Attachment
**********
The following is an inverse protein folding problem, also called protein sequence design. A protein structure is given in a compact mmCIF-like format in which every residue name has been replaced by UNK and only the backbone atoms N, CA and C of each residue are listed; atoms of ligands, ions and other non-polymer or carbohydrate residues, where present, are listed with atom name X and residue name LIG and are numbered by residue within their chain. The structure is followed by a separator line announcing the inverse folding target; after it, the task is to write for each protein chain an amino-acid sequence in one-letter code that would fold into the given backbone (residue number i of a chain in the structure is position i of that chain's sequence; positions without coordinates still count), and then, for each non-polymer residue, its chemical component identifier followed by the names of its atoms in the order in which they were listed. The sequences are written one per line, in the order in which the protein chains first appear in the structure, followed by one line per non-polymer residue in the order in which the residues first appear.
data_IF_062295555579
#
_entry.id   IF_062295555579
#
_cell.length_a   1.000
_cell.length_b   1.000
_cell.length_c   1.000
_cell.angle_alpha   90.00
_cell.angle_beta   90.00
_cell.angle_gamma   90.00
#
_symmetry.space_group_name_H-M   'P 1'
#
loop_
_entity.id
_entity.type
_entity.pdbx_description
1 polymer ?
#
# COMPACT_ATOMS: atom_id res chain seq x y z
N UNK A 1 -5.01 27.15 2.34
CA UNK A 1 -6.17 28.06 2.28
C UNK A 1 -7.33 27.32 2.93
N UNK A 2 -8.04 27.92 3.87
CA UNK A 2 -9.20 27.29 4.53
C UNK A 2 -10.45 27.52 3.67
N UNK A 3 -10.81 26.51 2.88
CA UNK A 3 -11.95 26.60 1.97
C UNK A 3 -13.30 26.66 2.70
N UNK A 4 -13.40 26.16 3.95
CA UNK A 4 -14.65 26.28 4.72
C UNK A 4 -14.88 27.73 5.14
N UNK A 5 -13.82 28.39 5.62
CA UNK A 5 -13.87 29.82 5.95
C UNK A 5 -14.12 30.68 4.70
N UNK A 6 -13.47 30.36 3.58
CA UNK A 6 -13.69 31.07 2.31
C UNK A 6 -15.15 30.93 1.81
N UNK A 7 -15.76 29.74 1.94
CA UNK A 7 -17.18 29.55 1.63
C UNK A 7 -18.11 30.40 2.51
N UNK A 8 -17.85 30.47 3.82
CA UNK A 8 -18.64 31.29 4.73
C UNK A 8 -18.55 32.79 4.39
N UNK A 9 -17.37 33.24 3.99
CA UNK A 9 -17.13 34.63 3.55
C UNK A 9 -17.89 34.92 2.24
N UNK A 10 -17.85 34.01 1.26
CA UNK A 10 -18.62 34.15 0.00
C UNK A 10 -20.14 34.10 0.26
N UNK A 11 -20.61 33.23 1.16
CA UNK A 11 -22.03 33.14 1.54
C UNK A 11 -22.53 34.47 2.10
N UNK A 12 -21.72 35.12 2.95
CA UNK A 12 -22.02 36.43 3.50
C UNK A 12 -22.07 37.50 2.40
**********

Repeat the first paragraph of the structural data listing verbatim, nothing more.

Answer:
The following is an inverse protein folding problem, also called protein sequence design. A protein structure is given in a compact mmCIF-like format in which every residue name has been replaced by UNK and only the backbone atoms N, CA and C of each residue are listed; atoms of ligands, ions and other non-polymer or carbohydrate residues, where present, are listed with atom name X and residue name LIG and are numbered by residue within their chain. The structure is followed by a separator line announcing the inverse folding target; after it, the task is to write for each protein chain an amino-acid sequence in one-letter code that would fold into the given backbone (residue number i of a chain in the structure is position i of that chain's sequence; positions without coordinates still count), and then, for each non-polymer residue, its chemical component identifier followed by the names of its atoms in the order in which they were listed. The sequences are written one per line, in the order in which the protein chains first appear in the structure, followed by one line per non-polymer residue in the order in which the residues first appear.